How do you know when your doing a good job as a mother? Do your children tell you? Will your husband let you know? Are there clues and/or other signals from passerbys, in-laws or the like that let you know when your meeting expectations?
During my 13 year career, no matter what position I held, from Manager to HR Generalist, I always knew when my performance was a needs improvement, meeting expectation or outstanding. Job responsibilities were clearly laid out, feedback was free-flowing and continuous and there were some very concrete measurements that let me know whether or not my work was valued, i.e. a paycheck every week and a merit increase once a year.
Not so obvious as a mother. Throughout the day, I'm constantly surveying my environment and the people in it, my actions, thoughts and emotions for clues on whether or not I am doing a good job.
A couple of weeks ago, while driving home from a family outing, I asked my husband whether or not he thought I was a good mom? My husband who is usually quick, well-thought out and all-knowing of the right thing to say...was stumped. After a long pause and a 15 second mental scan he said "well...you should ask your children." At first it sounded like a good idea but then I remembered, that my 8 month old couldn't talk and my 5 year old tends to be a bit temperamental, usually accessing whether things are good or bad based on if they go her way or not. So, I was back at square one, but also wondering what did my husband think? Why couldn't he answer the question? I guess, I expected him to say, "you are a great mother" but he didn't, so now I'm wondering why didn't he? Does he question my ability as a mother as much as I do? What does a good mother look like to him?
Am I a good mother if I:
- keep an immaculately clean home.
- make sure that my children eat the healthiest organic products on the market.
- make sure that I use all green products - only natural ingredients - hold the dyes and fragrances please!
- make only wholesome homecooked meals each day served at the exact same time in the exact same order.
- maintain a tight routine of daily activities.
- attend every PTA meeting, parent workshop, outside festival, school trip, museum, and zoo.
- bake cookies and teach my daughter to bake pies.
- not cringe at my daughter's meltdowns during play dates.
- organize every play date and play date activity for my 5 year old and participate in mommy and me classes or reading with mommy at our local library once a week.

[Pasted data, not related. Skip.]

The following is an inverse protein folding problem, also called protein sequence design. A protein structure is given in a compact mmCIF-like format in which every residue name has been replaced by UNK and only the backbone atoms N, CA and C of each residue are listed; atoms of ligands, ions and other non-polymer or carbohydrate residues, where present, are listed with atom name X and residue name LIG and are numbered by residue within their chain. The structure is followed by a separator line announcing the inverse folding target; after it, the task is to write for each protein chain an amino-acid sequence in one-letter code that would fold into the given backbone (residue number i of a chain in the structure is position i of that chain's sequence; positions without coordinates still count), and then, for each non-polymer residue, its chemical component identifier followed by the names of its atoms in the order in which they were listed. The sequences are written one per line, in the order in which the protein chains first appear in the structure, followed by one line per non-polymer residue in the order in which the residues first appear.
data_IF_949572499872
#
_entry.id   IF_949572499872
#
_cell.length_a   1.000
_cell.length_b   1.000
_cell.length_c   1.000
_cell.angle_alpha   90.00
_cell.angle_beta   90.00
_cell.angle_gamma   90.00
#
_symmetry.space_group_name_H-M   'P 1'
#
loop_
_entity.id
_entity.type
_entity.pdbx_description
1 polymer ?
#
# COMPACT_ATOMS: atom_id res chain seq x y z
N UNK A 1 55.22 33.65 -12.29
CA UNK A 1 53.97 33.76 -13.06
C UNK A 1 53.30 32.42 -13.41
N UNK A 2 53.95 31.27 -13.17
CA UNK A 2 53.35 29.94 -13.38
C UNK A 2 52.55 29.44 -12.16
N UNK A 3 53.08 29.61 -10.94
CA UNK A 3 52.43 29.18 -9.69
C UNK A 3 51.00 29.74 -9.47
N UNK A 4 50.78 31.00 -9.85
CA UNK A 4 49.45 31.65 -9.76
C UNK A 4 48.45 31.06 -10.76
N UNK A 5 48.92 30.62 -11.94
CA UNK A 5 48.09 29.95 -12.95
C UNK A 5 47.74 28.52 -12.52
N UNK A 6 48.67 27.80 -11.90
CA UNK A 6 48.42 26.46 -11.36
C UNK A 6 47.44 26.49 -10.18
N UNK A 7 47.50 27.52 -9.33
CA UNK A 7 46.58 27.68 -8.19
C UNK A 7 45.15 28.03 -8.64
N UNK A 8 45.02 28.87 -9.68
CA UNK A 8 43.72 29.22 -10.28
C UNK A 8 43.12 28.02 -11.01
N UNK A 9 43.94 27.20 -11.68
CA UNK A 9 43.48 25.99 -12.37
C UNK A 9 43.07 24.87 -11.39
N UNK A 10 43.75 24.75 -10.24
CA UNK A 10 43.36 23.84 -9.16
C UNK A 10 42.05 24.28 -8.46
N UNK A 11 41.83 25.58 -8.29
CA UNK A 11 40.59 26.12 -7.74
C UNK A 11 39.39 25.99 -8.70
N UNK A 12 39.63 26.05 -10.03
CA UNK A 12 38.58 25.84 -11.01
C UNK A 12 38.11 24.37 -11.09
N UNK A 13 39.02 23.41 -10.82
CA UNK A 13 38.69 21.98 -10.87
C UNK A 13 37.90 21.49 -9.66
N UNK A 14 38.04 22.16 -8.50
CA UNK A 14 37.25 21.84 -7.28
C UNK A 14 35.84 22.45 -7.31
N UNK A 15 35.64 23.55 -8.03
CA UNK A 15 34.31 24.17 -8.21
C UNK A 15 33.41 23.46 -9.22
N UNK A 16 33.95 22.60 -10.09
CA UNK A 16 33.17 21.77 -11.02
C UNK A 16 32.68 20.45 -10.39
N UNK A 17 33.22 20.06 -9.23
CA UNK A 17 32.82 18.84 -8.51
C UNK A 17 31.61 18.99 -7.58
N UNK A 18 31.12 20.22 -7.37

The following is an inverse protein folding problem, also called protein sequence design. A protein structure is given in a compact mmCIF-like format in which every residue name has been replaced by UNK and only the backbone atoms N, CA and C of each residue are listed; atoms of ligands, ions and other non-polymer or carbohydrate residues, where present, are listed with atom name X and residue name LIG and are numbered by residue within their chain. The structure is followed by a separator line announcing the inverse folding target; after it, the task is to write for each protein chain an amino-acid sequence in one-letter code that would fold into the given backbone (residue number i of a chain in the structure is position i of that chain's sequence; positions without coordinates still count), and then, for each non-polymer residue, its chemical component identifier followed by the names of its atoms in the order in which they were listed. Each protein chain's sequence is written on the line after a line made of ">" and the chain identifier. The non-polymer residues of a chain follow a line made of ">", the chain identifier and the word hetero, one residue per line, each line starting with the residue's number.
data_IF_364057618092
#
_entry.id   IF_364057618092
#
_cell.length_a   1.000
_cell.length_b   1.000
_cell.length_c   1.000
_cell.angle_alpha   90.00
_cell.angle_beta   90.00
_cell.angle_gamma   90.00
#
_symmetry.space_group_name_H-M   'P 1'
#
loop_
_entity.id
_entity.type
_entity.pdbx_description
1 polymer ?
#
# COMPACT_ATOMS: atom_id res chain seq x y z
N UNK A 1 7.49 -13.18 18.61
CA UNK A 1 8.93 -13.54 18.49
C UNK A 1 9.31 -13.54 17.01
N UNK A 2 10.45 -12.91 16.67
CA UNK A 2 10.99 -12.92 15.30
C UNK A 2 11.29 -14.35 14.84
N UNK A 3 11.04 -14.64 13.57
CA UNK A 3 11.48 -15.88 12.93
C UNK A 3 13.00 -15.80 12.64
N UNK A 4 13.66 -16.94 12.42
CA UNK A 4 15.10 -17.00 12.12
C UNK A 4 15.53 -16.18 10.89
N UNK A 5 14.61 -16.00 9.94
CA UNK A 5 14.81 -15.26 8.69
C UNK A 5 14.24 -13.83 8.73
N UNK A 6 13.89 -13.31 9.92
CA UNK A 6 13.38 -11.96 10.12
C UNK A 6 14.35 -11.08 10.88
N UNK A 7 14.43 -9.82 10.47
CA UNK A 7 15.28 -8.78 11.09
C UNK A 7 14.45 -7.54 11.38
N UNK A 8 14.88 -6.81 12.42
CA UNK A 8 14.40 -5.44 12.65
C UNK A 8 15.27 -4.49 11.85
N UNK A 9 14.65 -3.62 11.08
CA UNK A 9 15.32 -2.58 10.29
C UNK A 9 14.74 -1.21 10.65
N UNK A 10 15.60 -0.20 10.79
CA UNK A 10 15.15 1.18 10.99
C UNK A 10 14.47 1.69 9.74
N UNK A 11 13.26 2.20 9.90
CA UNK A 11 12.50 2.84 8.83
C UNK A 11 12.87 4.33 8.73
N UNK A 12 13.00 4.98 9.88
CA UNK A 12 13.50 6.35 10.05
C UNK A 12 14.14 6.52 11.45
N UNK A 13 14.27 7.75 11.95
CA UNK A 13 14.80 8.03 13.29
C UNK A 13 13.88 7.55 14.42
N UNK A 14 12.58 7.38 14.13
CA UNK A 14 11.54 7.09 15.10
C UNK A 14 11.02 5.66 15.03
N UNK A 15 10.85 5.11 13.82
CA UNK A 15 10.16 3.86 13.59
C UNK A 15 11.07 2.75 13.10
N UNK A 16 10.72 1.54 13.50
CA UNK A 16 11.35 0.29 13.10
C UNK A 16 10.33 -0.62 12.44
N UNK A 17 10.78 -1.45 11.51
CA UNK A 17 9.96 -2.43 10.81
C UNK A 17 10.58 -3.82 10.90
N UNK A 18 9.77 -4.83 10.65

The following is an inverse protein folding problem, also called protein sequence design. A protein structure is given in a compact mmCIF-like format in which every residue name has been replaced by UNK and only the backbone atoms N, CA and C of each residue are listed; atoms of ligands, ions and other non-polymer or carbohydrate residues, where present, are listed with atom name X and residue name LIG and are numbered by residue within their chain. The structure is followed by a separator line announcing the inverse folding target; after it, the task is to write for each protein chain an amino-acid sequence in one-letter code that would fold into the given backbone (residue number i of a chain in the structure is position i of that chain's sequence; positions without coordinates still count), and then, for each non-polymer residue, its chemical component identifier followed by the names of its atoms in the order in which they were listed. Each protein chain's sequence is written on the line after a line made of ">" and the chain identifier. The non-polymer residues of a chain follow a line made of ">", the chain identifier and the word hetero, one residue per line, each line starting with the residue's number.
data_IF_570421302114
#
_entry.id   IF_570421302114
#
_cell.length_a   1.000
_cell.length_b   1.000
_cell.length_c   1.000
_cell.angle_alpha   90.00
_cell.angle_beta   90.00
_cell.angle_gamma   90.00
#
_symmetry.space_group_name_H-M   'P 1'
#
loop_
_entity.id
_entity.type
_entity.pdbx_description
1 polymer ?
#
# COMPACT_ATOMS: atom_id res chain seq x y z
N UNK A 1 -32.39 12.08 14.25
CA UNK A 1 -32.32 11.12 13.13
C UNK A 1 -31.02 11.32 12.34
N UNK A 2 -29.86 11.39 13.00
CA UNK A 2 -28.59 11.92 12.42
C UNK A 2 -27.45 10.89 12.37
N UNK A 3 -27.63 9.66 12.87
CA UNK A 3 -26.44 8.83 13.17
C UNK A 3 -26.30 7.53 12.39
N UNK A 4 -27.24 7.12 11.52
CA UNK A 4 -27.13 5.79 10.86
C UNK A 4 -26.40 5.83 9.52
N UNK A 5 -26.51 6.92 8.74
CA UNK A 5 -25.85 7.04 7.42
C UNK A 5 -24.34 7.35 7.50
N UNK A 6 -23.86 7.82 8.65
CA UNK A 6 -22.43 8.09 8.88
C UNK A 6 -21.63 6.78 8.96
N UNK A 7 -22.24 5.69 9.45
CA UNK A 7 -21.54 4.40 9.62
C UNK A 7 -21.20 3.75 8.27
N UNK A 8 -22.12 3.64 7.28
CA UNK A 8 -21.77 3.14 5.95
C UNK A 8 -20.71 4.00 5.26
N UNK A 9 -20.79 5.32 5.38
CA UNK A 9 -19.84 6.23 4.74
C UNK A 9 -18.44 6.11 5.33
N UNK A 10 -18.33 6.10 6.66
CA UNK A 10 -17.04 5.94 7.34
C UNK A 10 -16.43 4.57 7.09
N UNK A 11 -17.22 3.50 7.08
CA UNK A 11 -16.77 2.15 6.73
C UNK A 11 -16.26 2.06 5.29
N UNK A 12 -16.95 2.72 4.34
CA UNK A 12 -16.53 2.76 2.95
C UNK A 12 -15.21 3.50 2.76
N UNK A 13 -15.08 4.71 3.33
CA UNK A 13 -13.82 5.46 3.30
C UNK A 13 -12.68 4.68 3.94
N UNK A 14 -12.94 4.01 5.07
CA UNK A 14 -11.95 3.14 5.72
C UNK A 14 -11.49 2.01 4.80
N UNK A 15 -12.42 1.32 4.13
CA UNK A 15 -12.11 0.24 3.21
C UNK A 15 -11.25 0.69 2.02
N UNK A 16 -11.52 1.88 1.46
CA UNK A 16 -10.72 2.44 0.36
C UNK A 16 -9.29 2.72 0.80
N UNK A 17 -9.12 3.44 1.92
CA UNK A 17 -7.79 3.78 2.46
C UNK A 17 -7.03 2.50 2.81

-didn't love paper plates, plastic serveware and juice boxes (100% juice of course) because they eliminated the need to do dishes.
-sing the alphabet, read The Very Hunger Caterpillar 5 times in a row, make animal sounds and funny faces no matter who's looking and laughing.
-make up words that are not a part of the English language but rhyme because they make my kids laugh.
-didn't have as many secret meltdowns as my 5 year old and her best friend combined.
-didn't envy my husband because he goes to bed before me every night and can enjoy his meals at restaurants because I'm on bathroom and diaper duty; or can always eat his food while it's hot and never eats the scraps off of the kids plates because of a lack of time.
-could remain completely engaged while my 5 year old recited every last detail of who used what color crayon to color what, who didn't color in the line during class, and all of the kids who were moved from green to red on the class' behavior chart, while attending to my 8 month old who is rolling around during a diaper change or wailing at the top of his lungs to be picked up, answering my husband's question about what's for dinner, or where one of his (fill-in blank here) misplaced items is, at the same time, making the mental note to take the dog out who is long overdue for a walk and circling like she's about to go in the house.
Well...are those the things that a good mom does?
On our way from school yesterday, my daughter described a new game that she learned to play at school called Mother and Daughter and it was her turn to be the mother. She describe in great detail what she did and why she was a nice mother to her daughter. It was really funny and cute but sadly, I also listened intently for any of my mommy behaviors that might help in my self-evaluation. She talked about going out to fun places, doing hair, dressing in pretty dresses and sharing. Was that my daughter's ideal of a good mommy? Definitely things that I do but isn't there more? Is that what she's extracted from the last 5 years together? What about the love, the discipline, the routine, the band-aids, late night bathroom trips, the morals and values we try to impart, or the care while sick, or the countless books we read, or the homework help?????
I read that children often act out what they see and experience, so I'll ask the question again...how do you know when your a good mom? Is it something you feel and know like love, or are there more tangible measures?